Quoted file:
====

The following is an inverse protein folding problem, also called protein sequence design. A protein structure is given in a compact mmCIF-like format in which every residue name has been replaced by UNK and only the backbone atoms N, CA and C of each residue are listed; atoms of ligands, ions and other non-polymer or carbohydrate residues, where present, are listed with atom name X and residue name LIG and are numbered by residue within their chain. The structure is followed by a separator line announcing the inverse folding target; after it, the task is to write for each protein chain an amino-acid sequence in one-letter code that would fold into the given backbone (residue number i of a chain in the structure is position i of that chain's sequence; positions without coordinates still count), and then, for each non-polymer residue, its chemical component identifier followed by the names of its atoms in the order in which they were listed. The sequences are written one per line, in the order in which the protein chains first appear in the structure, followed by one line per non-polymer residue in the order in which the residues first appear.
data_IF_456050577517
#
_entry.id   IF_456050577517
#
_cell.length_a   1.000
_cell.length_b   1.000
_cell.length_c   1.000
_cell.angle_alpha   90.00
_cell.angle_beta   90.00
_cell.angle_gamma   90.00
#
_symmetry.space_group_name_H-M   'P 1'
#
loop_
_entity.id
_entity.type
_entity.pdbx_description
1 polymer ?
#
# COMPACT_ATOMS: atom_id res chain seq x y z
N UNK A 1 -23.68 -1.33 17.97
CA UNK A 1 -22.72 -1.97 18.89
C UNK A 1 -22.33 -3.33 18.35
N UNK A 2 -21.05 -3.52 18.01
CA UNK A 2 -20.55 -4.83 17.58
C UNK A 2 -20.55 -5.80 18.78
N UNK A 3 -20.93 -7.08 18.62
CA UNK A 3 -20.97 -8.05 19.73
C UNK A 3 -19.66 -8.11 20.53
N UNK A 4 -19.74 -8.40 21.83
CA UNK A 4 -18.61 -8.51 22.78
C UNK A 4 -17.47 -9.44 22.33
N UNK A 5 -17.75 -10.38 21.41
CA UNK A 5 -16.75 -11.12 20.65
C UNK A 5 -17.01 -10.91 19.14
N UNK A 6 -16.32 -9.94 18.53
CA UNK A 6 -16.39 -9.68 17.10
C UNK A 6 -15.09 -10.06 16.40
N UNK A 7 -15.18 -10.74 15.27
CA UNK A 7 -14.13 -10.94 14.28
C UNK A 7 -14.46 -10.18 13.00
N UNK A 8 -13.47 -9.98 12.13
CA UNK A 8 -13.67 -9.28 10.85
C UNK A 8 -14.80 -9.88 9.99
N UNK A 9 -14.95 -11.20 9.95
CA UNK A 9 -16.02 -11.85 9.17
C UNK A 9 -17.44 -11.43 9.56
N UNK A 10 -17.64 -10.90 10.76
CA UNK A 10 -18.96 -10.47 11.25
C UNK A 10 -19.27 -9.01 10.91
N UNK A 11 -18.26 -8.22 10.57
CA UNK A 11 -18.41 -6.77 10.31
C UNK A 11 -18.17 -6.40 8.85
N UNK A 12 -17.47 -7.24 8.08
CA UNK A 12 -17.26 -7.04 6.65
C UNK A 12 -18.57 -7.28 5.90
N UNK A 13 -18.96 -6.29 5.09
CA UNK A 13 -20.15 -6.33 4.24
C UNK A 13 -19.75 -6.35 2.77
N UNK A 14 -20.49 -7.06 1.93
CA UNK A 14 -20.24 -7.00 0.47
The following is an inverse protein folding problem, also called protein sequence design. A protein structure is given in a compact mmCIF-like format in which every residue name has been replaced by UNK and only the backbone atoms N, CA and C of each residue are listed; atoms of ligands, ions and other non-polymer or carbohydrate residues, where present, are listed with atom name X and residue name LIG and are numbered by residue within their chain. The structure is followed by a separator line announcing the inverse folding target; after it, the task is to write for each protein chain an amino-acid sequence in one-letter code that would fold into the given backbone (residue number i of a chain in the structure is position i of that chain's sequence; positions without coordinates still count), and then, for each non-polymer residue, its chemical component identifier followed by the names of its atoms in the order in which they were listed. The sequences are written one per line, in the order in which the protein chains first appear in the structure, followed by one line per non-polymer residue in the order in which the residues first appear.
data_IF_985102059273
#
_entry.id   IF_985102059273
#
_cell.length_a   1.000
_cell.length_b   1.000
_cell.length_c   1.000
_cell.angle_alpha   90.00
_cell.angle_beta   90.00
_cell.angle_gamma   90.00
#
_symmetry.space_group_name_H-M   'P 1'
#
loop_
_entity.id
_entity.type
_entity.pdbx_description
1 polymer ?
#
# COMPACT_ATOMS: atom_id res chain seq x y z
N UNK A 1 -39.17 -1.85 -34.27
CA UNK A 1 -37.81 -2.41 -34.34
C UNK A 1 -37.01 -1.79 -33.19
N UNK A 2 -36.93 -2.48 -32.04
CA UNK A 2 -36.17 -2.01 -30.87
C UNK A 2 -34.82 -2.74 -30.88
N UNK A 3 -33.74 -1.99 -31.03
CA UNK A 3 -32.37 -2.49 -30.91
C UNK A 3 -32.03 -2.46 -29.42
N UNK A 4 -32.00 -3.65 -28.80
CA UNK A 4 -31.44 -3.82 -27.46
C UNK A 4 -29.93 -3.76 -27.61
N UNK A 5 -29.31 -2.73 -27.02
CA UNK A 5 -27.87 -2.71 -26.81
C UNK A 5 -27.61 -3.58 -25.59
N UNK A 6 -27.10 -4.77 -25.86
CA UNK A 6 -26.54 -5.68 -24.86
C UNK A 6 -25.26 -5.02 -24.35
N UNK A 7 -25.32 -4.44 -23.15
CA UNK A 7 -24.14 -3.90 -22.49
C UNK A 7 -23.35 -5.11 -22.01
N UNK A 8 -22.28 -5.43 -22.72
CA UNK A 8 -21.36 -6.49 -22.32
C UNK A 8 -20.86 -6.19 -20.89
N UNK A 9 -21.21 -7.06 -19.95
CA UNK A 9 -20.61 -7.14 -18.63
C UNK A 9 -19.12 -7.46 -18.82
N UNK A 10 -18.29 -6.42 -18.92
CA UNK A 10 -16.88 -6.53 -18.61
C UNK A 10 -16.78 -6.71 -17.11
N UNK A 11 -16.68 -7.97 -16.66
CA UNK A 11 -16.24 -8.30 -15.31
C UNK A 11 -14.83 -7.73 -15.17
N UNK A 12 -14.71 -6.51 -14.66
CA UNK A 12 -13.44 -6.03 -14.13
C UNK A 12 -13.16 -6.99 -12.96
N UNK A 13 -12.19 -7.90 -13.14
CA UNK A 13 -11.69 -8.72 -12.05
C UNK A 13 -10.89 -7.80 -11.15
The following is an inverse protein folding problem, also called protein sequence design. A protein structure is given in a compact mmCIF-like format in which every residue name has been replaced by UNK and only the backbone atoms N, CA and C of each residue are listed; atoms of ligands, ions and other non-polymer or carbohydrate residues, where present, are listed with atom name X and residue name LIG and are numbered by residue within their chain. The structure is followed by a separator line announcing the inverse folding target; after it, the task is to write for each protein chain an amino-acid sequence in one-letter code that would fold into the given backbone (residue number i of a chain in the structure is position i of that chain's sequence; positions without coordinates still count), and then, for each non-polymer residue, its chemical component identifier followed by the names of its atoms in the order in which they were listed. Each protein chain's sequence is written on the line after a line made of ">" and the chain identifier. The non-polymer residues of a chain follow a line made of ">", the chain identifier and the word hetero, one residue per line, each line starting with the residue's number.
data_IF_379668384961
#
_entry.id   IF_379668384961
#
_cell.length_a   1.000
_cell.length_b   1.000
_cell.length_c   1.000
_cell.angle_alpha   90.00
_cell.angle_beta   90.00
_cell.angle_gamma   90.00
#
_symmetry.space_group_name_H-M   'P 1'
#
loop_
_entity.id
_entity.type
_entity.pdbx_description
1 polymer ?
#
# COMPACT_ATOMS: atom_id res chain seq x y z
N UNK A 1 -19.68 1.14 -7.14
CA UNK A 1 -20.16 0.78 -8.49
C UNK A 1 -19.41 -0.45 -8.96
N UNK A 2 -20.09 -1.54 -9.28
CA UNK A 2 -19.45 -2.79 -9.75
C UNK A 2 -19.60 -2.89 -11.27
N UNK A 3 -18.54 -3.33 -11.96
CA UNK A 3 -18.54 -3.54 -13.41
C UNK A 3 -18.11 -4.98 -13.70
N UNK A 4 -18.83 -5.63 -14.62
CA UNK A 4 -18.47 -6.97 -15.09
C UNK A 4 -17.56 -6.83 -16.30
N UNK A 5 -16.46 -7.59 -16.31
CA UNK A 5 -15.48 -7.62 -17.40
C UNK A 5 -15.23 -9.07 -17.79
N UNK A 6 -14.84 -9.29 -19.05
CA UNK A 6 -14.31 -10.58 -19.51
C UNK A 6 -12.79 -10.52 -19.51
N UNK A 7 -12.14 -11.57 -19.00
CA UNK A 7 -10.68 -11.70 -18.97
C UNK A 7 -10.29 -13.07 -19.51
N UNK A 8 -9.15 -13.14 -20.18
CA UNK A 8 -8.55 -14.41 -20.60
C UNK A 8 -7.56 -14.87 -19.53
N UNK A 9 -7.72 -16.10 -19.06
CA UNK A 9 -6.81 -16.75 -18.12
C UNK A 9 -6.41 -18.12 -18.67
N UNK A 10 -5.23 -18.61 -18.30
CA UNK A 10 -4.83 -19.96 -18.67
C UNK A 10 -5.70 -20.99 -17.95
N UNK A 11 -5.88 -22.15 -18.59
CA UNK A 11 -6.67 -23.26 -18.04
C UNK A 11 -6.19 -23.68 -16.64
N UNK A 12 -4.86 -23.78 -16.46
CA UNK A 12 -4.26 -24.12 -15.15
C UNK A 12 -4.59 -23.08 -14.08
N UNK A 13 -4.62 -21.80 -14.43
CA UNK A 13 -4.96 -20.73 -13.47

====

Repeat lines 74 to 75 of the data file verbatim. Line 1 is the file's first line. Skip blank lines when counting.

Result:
#
_symmetry.space_group_name_H-M   'P 1'